Jazz: A fabulous fusion of eras

Sunday's Brighton Jazz Bop is Russ Dewbury's baby. James Maycock finds out how it came into being
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Indy Lifestyle Online
"If someone had told me at 18 that I would end up making a career out of jazz music, I would have laughed at them," says Russ Dewbury, who has organised the Brighton Jazz Bop for the last 10 years. Yet this DJ has unearthed a deft formula to lure a tirelessly enthusiastic audience of young people to the event. With an emphasis on jazz that is funky and danceable, the Brighton Jazz Bop effectively combines contemporary acts with older, but still revered, groups interspersed with appearances by some formidable DJs.

This Sunday, the vibrant Snowboy and the Latin Section, Valerie Etienne, the former singer from Galliano, Funk Inc, one of the most inventive funk groups of the early 1970s, and a new rap group, The Freestylers who perform with 30 breakdancers, will all play at The Brighton Jazz Bop. Both the jungle act, 4 Hero, and Russ Dewbury, himself, will be DJ'ing.

In 1984, although Russ Dewbury adored soul music and the blues he was suspicious of investigating jazz because of the leaden, studious image that many critics had impressed on it. The now mythic Paul Murphy DJ'd at the Electric Ballroom in Camden and played obscure, funky jazz from the 1960s and 1970s to a small but obsessive following. Russ Dewbury attended one of these events and found the experience revelatory: "That really was the roots of the Jazz Bop."

In 1987, he started DJ'ing in Brighton, a town he considers "a traditional place to go and have a good time". The following year, he decided "the obvious step was to take some of our heroes and put them on live". He chose Art Blakey because, "he was known by the older scene but also by the younger scene as well". That night, Russ Dewbury watched, stunned, as 2,000 people danced to Art Blakey. He remembers, too, that Art Blakey "was totally amazed".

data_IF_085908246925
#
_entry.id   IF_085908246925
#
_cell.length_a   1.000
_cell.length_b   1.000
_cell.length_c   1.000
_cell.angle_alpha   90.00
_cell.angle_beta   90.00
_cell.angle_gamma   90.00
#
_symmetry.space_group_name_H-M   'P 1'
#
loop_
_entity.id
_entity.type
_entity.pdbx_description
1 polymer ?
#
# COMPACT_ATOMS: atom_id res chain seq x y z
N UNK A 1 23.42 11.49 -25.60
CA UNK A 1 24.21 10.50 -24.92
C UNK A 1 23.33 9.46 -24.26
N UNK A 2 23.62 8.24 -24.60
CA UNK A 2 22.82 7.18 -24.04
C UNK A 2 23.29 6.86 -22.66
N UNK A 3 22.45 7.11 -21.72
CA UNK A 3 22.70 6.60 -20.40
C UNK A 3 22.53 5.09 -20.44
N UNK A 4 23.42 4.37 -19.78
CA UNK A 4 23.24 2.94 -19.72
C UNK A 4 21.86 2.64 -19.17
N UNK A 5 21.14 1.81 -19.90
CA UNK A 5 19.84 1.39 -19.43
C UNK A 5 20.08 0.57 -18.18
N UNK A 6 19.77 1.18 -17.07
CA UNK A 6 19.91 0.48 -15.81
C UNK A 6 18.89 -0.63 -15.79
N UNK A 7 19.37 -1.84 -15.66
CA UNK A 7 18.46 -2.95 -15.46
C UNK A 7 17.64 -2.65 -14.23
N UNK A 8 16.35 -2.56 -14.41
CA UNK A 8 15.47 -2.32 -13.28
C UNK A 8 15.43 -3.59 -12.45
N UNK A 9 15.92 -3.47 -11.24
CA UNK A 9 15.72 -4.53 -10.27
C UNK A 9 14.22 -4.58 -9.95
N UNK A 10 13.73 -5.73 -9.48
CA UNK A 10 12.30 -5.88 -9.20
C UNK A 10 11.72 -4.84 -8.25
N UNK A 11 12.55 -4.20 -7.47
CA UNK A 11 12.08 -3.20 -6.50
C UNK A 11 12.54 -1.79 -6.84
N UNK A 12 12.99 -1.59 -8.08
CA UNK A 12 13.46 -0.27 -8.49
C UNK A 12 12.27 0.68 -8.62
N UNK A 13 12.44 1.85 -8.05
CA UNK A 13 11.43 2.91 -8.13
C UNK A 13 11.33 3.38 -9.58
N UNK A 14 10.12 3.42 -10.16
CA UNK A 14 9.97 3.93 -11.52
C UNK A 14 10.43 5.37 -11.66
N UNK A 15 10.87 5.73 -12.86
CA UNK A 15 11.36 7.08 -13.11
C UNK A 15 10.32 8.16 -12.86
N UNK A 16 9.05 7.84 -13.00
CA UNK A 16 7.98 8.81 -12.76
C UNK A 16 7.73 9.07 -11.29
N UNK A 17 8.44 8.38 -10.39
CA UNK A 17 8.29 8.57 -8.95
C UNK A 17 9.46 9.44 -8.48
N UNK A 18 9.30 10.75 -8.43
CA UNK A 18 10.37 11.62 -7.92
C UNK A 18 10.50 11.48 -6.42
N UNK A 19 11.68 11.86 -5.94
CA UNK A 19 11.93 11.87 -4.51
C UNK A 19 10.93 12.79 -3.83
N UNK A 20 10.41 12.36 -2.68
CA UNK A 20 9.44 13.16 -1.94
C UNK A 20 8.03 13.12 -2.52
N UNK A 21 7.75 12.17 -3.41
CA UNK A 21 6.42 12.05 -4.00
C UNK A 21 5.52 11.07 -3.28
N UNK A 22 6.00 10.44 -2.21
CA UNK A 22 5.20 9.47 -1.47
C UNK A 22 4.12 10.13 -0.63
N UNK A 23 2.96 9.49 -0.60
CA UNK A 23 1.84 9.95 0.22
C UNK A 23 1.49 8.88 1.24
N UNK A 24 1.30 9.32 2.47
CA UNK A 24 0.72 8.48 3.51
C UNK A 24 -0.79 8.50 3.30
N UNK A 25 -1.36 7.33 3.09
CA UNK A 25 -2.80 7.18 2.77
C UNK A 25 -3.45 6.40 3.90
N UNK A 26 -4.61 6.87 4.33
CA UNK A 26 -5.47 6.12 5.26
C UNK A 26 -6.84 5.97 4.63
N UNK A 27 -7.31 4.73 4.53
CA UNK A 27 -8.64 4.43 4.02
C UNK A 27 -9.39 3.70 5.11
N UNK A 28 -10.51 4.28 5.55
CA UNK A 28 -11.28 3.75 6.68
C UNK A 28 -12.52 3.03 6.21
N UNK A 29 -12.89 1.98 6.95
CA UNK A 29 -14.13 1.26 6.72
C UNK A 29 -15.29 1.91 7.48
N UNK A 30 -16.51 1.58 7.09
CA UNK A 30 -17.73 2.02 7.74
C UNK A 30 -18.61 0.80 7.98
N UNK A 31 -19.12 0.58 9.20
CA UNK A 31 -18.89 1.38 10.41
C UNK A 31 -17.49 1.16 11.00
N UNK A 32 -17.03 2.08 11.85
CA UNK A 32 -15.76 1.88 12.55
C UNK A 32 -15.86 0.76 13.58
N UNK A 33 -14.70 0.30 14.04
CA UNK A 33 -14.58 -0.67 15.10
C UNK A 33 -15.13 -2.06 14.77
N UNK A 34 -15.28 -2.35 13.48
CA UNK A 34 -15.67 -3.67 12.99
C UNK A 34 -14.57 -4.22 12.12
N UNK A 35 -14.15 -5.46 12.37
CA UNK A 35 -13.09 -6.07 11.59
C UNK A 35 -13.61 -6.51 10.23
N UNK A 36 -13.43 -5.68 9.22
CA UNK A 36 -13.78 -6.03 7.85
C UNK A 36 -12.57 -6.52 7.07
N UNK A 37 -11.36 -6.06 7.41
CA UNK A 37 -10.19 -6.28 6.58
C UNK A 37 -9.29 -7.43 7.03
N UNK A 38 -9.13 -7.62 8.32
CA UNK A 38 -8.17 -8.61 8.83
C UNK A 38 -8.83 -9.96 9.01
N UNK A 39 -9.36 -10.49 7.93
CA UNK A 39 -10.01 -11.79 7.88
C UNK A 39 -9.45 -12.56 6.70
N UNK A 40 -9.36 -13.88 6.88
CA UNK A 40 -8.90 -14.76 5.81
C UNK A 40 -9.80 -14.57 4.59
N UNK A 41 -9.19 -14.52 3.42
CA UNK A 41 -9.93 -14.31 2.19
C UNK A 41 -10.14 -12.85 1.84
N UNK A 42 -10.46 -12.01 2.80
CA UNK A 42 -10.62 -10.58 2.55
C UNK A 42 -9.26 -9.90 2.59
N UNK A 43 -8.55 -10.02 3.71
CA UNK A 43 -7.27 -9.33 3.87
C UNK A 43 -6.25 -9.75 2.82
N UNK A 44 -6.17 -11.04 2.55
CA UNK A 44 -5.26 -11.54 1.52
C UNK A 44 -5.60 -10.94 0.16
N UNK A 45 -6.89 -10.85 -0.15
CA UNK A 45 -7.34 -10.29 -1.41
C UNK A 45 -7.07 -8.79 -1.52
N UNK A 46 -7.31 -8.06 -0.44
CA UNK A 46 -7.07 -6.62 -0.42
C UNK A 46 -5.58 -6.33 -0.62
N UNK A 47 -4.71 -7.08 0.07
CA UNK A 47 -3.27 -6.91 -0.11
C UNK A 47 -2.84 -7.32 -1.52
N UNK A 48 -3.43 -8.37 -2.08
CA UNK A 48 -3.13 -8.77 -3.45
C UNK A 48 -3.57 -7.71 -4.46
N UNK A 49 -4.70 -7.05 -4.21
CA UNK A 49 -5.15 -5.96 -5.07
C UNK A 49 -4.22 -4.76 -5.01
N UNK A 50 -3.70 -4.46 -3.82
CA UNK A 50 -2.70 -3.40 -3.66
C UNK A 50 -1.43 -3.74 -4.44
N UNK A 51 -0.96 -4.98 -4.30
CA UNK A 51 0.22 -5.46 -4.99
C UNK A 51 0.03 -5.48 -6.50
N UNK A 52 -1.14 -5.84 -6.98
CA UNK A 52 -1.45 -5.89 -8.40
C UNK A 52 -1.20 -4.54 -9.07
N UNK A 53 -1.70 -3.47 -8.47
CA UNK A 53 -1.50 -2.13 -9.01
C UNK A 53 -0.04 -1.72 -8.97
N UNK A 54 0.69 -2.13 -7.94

But, the first concert to be labelled the Brighton Jazz Bop arose several months later in October 1988. Although only contemporary British acts like the James Taylor Quartet, the Tommy Chase Quartet and the Jazz Defectors performed, this occasion, too, was a triumph. With the breakthrough of these two separate events, Russ Dewbury sensed that: "We've done well with Art Blakey being the old side and we've done well with the new side, why don't we fuse the two together? and that became the Jazz Bop." It was this arrangement of placing modern bands with older groups, coupled with DJs playing in between the acts, that Russ Dewbury describes as a "fabulous combination".

Russ Dewbury scours America, asking funk and jazz groups from the 1960s and 1970s to perform at the Brighton Jazz Bop. Some reform solely for the occasion, while others, like Terry Callier, find their musical career is unexpectedly resuscitated. This is the most satisfying element of his work: "It's quite an emotional thing sometimes, when you bring these guys back and they've had 20 years in obscurity and they're maybe in hard times and they're maybe on welfare and you put them on in front of 2,000 people that love their music."

Funk Inc, from Indianapolis, will play at The Brighton Jazz Bop this Sunday and Russ Dewbury admits with glee, "it'll blow their minds when they come over here". Gilles Peterson, who has DJ'ed at the Brighton Jazz Bop, was fired from Jazz FM for playing the song, "Let's Make Peace and Stop the War", by Funk Inc during the Gulf War. The Brighton Jazz Bop has evolved parallel to the growth of acid jazz and to the increasing incorporation of elements of jazz into other musical styles, as Russ Dewbury explains: "Jazz is now a crucial part of club music, you hear it in everything." Along with Gilles Peterson, Paul Bradshaw and others, Russ Dewbury is one of several people who have helped to deflate the image of jazz as inaccessible, elite and dull, the very factors that had originally intimidated him.

Brighton Jazz Bop Sunday, 12 April, at The Event. (Box Office 01273 732 627)